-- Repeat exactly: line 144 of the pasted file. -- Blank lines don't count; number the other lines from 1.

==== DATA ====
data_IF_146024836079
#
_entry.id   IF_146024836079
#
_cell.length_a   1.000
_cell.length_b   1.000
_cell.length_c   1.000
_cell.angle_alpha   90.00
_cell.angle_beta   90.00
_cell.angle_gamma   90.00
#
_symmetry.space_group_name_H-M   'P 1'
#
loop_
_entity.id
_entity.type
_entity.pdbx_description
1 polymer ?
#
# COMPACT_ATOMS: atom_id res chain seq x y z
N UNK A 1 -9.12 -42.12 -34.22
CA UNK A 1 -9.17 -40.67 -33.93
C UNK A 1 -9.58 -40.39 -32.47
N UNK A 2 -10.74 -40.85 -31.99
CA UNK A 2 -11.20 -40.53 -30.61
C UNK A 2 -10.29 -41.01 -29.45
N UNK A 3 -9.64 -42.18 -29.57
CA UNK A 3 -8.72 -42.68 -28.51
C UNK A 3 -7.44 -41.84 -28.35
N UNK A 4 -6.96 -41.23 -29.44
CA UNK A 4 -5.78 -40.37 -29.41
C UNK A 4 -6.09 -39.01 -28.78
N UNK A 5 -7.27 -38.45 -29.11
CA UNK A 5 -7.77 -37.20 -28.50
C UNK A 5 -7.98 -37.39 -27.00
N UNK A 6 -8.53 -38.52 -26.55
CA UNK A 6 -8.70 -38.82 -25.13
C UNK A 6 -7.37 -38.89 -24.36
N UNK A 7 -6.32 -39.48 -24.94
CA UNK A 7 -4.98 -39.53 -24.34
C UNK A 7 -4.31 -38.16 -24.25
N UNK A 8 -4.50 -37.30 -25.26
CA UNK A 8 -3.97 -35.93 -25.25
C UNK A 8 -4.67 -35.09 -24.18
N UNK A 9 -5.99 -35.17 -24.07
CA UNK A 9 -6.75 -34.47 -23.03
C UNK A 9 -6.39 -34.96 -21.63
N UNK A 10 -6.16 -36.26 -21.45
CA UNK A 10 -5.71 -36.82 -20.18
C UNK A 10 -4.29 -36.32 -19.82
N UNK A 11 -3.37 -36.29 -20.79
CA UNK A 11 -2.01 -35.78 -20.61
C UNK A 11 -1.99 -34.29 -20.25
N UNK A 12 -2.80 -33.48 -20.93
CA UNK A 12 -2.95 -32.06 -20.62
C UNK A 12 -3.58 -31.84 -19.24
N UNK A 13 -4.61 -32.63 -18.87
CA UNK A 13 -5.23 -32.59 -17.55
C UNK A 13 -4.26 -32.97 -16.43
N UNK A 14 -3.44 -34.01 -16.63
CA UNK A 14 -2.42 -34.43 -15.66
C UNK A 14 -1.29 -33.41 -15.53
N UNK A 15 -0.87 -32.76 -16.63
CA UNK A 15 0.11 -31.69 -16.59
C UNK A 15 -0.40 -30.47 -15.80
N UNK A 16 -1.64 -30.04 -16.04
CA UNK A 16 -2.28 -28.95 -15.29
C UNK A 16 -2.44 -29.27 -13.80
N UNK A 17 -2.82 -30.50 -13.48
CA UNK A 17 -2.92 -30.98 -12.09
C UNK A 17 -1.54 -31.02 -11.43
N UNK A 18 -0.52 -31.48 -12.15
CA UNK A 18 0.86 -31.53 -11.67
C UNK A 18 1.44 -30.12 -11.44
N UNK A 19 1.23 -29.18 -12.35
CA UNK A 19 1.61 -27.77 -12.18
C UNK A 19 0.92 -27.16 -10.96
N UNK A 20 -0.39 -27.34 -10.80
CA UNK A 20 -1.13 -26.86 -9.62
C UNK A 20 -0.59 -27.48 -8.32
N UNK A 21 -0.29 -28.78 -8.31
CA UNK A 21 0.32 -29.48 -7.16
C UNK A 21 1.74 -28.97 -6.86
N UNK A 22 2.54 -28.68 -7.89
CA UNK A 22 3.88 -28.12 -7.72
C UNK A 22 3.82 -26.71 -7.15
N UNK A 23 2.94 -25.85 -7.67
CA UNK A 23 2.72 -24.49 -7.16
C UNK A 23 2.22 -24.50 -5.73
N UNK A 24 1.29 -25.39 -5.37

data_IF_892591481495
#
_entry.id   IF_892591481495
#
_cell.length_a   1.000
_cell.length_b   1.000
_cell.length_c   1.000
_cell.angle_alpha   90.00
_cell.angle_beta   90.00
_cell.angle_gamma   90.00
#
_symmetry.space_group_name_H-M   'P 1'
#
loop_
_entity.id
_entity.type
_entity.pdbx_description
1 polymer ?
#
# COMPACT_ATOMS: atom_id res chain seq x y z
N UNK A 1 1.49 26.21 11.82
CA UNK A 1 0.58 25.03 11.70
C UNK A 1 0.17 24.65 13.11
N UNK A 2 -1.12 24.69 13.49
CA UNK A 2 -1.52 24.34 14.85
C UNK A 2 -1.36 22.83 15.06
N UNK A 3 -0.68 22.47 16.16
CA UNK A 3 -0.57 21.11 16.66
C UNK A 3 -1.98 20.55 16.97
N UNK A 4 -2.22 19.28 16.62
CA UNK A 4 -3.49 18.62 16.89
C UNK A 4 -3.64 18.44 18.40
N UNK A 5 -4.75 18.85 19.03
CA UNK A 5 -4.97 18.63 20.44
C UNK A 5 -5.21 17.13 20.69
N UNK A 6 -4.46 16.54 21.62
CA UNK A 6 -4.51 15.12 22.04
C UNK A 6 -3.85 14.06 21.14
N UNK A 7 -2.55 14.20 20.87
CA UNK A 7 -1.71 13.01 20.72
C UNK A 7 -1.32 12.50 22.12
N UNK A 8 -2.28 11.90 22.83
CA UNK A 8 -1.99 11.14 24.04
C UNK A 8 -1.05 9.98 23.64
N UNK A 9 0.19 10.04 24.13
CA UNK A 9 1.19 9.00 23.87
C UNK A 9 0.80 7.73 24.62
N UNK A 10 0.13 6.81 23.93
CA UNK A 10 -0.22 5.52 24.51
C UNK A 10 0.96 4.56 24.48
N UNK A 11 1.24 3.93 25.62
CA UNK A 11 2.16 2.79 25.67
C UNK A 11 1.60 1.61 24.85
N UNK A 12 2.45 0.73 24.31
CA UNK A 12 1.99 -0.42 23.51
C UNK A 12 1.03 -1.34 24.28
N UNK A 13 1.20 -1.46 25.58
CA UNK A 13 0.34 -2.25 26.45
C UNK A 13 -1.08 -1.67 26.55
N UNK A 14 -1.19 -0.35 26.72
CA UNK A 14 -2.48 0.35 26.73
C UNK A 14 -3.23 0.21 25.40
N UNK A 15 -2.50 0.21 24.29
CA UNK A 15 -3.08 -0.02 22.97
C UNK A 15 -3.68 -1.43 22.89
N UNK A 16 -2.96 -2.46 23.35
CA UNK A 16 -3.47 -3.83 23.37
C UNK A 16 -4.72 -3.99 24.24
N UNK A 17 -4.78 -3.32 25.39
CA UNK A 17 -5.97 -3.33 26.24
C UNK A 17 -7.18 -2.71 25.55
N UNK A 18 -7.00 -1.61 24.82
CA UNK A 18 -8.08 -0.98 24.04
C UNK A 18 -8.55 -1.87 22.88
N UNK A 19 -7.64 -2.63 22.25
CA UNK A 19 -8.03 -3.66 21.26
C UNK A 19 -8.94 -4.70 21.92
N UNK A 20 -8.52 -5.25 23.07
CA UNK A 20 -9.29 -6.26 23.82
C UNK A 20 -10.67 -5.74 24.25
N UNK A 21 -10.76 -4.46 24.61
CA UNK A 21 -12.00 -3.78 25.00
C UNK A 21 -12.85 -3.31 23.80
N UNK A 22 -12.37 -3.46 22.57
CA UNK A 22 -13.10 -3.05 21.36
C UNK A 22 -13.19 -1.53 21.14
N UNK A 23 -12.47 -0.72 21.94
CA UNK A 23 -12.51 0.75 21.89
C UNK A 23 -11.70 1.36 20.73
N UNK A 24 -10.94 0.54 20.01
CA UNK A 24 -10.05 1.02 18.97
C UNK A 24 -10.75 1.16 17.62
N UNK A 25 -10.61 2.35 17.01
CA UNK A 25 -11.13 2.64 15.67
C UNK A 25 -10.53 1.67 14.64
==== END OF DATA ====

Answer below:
N UNK A 12 2.45 0.73 24.31